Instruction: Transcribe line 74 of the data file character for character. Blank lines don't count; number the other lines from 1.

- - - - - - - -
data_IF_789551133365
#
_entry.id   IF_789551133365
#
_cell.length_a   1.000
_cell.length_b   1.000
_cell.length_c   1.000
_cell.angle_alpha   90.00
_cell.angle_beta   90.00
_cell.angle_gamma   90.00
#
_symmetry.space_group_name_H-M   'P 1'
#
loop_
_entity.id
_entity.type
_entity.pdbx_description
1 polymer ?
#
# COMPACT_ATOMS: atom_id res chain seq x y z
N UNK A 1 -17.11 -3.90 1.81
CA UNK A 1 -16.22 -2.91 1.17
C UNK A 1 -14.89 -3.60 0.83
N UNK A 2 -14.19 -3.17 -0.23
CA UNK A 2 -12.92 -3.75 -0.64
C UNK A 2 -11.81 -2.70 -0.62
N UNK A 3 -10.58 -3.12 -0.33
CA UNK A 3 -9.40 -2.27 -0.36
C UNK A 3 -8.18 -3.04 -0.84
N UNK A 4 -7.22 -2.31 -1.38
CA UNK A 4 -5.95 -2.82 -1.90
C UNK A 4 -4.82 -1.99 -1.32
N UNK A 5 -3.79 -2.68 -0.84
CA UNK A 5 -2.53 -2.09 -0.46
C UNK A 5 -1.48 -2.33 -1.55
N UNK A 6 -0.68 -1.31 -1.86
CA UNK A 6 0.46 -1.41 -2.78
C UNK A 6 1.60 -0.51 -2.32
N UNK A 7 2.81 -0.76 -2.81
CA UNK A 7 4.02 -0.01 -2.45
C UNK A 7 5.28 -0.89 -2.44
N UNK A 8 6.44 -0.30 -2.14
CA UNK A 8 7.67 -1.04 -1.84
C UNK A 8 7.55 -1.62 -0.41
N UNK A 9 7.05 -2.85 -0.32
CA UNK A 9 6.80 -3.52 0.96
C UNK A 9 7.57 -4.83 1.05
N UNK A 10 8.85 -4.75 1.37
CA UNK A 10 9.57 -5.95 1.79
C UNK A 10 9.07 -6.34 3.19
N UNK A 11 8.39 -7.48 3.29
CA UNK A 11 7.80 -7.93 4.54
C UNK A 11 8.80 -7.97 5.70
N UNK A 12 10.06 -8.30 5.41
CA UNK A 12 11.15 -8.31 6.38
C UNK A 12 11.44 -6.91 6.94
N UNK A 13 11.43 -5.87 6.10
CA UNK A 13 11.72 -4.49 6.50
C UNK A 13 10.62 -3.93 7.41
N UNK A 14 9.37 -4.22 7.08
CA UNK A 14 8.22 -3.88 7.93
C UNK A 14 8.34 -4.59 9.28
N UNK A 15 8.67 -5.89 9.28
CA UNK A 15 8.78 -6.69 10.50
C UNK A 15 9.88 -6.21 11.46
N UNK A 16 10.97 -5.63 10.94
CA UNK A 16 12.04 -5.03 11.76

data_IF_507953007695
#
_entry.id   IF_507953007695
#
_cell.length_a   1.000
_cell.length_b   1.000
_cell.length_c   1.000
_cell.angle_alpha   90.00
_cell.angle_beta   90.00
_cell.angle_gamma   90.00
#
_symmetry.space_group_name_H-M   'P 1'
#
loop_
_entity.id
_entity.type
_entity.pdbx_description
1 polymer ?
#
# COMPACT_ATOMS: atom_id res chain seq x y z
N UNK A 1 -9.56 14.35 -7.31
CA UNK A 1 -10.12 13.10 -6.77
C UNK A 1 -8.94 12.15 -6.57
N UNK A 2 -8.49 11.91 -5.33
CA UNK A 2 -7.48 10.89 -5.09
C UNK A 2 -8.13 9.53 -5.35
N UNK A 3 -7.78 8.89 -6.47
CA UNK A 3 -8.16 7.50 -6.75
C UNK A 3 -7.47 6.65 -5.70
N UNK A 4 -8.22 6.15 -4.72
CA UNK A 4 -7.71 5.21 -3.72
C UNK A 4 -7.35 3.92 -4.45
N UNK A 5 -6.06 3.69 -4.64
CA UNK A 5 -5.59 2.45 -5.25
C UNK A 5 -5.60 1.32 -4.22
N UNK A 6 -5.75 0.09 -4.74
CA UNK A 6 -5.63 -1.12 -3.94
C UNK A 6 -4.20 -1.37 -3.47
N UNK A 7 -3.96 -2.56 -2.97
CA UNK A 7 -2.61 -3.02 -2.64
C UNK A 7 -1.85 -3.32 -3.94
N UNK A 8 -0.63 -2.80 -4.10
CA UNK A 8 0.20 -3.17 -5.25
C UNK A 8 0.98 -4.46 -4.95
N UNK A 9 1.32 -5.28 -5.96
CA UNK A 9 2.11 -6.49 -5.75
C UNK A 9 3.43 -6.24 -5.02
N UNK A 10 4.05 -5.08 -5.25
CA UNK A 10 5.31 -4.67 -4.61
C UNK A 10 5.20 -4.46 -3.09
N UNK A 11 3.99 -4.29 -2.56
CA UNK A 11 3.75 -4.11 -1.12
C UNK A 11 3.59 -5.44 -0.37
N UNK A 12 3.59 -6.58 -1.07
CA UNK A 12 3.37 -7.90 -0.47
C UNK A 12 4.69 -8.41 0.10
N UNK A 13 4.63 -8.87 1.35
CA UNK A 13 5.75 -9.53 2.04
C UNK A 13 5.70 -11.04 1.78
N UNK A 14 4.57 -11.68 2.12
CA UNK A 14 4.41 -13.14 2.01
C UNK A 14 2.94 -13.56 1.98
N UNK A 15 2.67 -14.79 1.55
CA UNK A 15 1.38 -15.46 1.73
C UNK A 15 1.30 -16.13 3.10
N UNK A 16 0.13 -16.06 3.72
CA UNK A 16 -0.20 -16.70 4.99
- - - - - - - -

_cell.length_c   1.000